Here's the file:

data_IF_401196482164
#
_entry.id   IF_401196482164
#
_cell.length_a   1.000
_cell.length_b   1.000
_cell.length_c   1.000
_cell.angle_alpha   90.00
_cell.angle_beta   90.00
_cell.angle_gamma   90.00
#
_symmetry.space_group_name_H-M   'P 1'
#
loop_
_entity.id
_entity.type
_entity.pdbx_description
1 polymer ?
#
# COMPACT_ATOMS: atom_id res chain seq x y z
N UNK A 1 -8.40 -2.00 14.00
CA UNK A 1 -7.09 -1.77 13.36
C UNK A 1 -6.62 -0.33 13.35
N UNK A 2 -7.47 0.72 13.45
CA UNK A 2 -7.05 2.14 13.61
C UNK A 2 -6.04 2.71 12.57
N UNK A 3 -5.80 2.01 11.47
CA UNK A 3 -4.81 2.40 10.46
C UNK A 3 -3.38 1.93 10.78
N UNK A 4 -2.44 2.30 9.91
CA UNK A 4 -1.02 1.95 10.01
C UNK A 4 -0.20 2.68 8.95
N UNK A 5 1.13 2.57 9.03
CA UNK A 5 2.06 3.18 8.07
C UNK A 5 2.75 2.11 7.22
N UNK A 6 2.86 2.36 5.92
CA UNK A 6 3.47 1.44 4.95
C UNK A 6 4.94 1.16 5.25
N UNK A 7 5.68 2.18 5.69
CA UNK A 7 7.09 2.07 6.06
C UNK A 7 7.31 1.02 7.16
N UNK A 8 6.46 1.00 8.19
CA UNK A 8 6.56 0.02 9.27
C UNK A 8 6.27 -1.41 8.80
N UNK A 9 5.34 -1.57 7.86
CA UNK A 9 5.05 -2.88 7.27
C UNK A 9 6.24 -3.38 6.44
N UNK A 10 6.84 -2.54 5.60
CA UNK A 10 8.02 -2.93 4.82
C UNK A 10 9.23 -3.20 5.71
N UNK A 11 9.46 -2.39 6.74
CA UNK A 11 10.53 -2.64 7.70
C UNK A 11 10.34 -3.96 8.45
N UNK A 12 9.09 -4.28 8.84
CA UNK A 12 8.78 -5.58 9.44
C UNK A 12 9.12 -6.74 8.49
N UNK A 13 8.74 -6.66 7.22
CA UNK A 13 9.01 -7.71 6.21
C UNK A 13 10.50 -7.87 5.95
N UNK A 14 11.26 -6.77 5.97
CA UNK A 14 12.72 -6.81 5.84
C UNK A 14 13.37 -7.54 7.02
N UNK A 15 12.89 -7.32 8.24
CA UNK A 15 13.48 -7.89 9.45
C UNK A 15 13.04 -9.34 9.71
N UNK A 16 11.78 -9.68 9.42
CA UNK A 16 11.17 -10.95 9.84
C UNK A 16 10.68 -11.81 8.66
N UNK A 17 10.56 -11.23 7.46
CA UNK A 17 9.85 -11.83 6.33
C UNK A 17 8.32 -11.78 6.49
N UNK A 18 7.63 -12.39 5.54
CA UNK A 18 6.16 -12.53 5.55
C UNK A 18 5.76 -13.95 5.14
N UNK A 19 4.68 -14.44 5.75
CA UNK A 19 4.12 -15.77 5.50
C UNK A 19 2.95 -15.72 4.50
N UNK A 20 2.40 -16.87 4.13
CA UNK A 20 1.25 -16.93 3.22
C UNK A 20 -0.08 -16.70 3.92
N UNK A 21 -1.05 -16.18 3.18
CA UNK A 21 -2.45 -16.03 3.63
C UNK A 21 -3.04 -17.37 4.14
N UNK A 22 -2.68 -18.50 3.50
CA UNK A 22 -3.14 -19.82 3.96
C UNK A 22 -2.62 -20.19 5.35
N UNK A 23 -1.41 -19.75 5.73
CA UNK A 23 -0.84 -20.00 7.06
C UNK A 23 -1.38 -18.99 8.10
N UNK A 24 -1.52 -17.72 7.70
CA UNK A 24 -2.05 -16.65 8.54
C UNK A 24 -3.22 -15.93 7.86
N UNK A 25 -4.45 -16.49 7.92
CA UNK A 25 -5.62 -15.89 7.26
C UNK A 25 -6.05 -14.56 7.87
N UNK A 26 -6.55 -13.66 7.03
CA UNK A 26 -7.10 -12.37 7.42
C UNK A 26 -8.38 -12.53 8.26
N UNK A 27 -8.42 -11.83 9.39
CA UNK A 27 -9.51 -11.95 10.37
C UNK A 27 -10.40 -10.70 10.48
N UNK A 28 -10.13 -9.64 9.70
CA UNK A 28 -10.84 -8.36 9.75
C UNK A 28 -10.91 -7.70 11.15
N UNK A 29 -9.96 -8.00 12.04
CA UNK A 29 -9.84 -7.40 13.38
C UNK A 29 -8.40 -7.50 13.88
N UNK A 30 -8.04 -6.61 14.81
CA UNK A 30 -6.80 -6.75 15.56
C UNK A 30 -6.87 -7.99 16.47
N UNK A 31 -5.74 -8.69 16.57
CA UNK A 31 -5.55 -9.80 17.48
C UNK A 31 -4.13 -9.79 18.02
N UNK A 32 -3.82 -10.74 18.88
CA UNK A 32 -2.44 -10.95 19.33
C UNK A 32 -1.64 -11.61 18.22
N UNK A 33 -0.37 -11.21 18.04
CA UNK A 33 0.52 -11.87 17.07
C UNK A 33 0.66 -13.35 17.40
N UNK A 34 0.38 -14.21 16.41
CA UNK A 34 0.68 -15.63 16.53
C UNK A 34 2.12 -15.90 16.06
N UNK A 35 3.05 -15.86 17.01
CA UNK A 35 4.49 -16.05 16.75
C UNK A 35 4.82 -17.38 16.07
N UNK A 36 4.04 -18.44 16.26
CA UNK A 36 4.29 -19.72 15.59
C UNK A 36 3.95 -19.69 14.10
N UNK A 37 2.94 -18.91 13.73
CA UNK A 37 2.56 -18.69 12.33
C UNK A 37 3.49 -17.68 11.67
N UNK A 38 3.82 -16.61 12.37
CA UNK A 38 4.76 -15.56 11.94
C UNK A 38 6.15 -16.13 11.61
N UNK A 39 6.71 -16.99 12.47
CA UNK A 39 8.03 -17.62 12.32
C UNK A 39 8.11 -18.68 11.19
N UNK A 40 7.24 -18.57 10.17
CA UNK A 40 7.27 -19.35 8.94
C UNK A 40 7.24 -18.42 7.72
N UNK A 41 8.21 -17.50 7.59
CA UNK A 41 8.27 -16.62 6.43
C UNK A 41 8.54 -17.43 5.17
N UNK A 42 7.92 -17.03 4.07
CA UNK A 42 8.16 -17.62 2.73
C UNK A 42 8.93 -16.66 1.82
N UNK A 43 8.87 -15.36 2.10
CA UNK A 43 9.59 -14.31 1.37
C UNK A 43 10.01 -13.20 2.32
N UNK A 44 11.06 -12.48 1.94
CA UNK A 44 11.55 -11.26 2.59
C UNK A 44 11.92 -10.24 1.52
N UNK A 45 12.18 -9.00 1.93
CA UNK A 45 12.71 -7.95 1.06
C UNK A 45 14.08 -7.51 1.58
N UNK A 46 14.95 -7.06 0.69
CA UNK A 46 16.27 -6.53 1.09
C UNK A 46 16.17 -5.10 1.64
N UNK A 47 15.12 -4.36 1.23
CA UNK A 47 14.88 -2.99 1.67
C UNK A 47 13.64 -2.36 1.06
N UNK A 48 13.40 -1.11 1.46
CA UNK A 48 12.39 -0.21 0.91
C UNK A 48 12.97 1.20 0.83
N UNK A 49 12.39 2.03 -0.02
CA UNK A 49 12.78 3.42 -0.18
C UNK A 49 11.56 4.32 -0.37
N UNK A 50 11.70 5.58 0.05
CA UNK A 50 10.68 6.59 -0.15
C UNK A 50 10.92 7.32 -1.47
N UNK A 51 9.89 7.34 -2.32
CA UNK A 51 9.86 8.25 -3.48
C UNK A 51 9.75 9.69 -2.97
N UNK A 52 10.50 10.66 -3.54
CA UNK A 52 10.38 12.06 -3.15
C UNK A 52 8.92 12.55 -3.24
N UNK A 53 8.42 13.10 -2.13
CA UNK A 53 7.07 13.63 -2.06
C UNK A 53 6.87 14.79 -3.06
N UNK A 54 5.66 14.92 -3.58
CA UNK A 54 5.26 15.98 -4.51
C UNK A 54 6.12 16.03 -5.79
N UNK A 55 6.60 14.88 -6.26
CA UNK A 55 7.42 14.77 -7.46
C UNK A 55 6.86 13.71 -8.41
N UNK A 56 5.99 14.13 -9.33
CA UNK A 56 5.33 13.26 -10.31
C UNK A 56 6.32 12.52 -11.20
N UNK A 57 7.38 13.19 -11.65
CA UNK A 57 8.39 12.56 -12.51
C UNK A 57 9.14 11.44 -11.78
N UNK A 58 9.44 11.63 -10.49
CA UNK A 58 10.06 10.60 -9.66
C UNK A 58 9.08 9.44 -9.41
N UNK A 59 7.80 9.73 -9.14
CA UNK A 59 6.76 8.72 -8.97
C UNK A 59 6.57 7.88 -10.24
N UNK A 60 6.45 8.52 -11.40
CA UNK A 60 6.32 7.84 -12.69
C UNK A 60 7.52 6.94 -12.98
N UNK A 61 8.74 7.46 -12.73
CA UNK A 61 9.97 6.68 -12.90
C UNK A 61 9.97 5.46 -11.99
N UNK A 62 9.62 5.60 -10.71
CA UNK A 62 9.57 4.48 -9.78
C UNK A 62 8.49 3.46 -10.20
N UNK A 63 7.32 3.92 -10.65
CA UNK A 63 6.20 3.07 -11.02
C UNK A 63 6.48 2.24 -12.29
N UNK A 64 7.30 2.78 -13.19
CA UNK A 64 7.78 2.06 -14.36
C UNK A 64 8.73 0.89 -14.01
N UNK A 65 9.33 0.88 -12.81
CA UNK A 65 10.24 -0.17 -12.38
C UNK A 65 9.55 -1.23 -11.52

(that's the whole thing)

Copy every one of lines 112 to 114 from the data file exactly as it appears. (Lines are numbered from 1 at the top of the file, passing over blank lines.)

CA UNK A 31 -5.55 -9.80 17.48
C UNK A 31 -4.13 -9.79 18.02
N UNK A 32 -3.82 -10.74 18.88